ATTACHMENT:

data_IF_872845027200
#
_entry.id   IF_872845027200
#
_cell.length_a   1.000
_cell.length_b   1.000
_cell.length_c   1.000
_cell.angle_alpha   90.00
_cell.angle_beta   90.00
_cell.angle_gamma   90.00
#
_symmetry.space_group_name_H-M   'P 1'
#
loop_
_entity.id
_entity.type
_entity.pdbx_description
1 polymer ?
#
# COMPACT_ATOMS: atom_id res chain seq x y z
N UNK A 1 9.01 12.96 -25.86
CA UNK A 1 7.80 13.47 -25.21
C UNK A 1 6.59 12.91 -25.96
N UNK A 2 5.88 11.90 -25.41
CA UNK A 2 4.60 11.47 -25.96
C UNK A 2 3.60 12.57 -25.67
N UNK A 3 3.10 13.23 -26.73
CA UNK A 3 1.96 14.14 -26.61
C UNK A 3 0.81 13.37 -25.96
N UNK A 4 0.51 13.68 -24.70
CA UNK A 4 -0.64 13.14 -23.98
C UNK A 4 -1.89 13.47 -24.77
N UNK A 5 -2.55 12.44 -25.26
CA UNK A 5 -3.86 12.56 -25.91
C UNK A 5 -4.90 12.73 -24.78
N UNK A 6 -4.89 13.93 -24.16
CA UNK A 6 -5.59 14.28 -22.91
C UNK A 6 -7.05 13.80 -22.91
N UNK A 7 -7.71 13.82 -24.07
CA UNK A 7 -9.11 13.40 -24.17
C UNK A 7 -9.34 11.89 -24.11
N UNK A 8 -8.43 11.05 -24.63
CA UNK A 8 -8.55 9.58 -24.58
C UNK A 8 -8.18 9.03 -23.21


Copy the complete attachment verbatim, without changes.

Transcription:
data_IF_872845027200
#
_entry.id   IF_872845027200
#
_cell.length_a   1.000
_cell.length_b   1.000
_cell.length_c   1.000
_cell.angle_alpha   90.00
_cell.angle_beta   90.00
_cell.angle_gamma   90.00
#
_symmetry.space_group_name_H-M   'P 1'
#
loop_
_entity.id
_entity.type
_entity.pdbx_description
1 polymer ?
#
# COMPACT_ATOMS: atom_id res chain seq x y z
N UNK A 1 9.01 12.96 -25.86
CA UNK A 1 7.80 13.47 -25.21
C UNK A 1 6.59 12.91 -25.96
N UNK A 2 5.88 11.90 -25.41
CA UNK A 2 4.60 11.47 -25.96
C UNK A 2 3.60 12.57 -25.67
N UNK A 3 3.10 13.23 -26.73
CA UNK A 3 1.96 14.14 -26.61
C UNK A 3 0.81 13.37 -25.96
N UNK A 4 0.51 13.68 -24.70
CA UNK A 4 -0.64 13.14 -23.98
C UNK A 4 -1.89 13.47 -24.77
N UNK A 5 -2.55 12.44 -25.26
CA UNK A 5 -3.86 12.56 -25.91
C UNK A 5 -4.90 12.73 -24.78
N UNK A 6 -4.89 13.93 -24.16
CA UNK A 6 -5.59 14.28 -22.91
C UNK A 6 -7.05 13.80 -22.91
N UNK A 7 -7.71 13.82 -24.07
CA UNK A 7 -9.11 13.40 -24.17
C UNK A 7 -9.34 11.89 -24.11
N UNK A 8 -8.43 11.05 -24.63
CA UNK A 8 -8.55 9.58 -24.58
C UNK A 8 -8.18 9.03 -23.21